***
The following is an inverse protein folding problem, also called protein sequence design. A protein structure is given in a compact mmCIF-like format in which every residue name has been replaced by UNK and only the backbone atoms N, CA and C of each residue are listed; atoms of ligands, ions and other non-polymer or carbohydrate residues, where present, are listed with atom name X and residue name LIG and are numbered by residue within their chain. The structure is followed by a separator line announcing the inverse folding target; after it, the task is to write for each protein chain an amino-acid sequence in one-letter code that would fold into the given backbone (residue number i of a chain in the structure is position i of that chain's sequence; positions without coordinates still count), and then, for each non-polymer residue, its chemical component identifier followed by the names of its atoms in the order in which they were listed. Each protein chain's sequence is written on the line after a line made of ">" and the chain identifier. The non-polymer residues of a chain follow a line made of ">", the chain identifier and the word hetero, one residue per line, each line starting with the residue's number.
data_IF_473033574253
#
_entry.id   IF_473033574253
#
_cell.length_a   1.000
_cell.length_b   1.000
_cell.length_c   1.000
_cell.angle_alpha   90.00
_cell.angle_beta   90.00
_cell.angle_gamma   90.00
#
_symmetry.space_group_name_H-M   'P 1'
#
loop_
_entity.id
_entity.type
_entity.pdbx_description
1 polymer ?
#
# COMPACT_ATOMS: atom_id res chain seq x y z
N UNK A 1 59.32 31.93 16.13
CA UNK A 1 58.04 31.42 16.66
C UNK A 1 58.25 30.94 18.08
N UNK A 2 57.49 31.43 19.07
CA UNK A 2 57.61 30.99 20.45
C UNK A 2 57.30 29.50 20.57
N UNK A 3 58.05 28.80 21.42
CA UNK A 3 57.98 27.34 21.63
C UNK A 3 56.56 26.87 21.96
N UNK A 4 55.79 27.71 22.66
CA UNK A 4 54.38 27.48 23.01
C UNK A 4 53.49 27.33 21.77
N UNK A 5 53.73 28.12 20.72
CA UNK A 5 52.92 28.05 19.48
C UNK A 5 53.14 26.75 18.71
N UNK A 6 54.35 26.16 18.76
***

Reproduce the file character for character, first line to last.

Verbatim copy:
The following is an inverse protein folding problem, also called protein sequence design. A protein structure is given in a compact mmCIF-like format in which every residue name has been replaced by UNK and only the backbone atoms N, CA and C of each residue are listed; atoms of ligands, ions and other non-polymer or carbohydrate residues, where present, are listed with atom name X and residue name LIG and are numbered by residue within their chain. The structure is followed by a separator line announcing the inverse folding target; after it, the task is to write for each protein chain an amino-acid sequence in one-letter code that would fold into the given backbone (residue number i of a chain in the structure is position i of that chain's sequence; positions without coordinates still count), and then, for each non-polymer residue, its chemical component identifier followed by the names of its atoms in the order in which they were listed. Each protein chain's sequence is written on the line after a line made of ">" and the chain identifier. The non-polymer residues of a chain follow a line made of ">", the chain identifier and the word hetero, one residue per line, each line starting with the residue's number.
data_IF_473033574253
#
_entry.id   IF_473033574253
#
_cell.length_a   1.000
_cell.length_b   1.000
_cell.length_c   1.000
_cell.angle_alpha   90.00
_cell.angle_beta   90.00
_cell.angle_gamma   90.00
#
_symmetry.space_group_name_H-M   'P 1'
#
loop_
_entity.id
_entity.type
_entity.pdbx_description
1 polymer ?
#
# COMPACT_ATOMS: atom_id res chain seq x y z
N UNK A 1 59.32 31.93 16.13
CA UNK A 1 58.04 31.42 16.66
C UNK A 1 58.25 30.94 18.08
N UNK A 2 57.49 31.43 19.07
CA UNK A 2 57.61 30.99 20.45
C UNK A 2 57.30 29.50 20.57
N UNK A 3 58.05 28.80 21.42
CA UNK A 3 57.98 27.34 21.63
C UNK A 3 56.56 26.87 21.96
N UNK A 4 55.79 27.71 22.66
CA UNK A 4 54.38 27.48 23.01
C UNK A 4 53.49 27.33 21.77
N UNK A 5 53.73 28.12 20.72
CA UNK A 5 52.92 28.05 19.48
C UNK A 5 53.14 26.75 18.71
N UNK A 6 54.35 26.16 18.76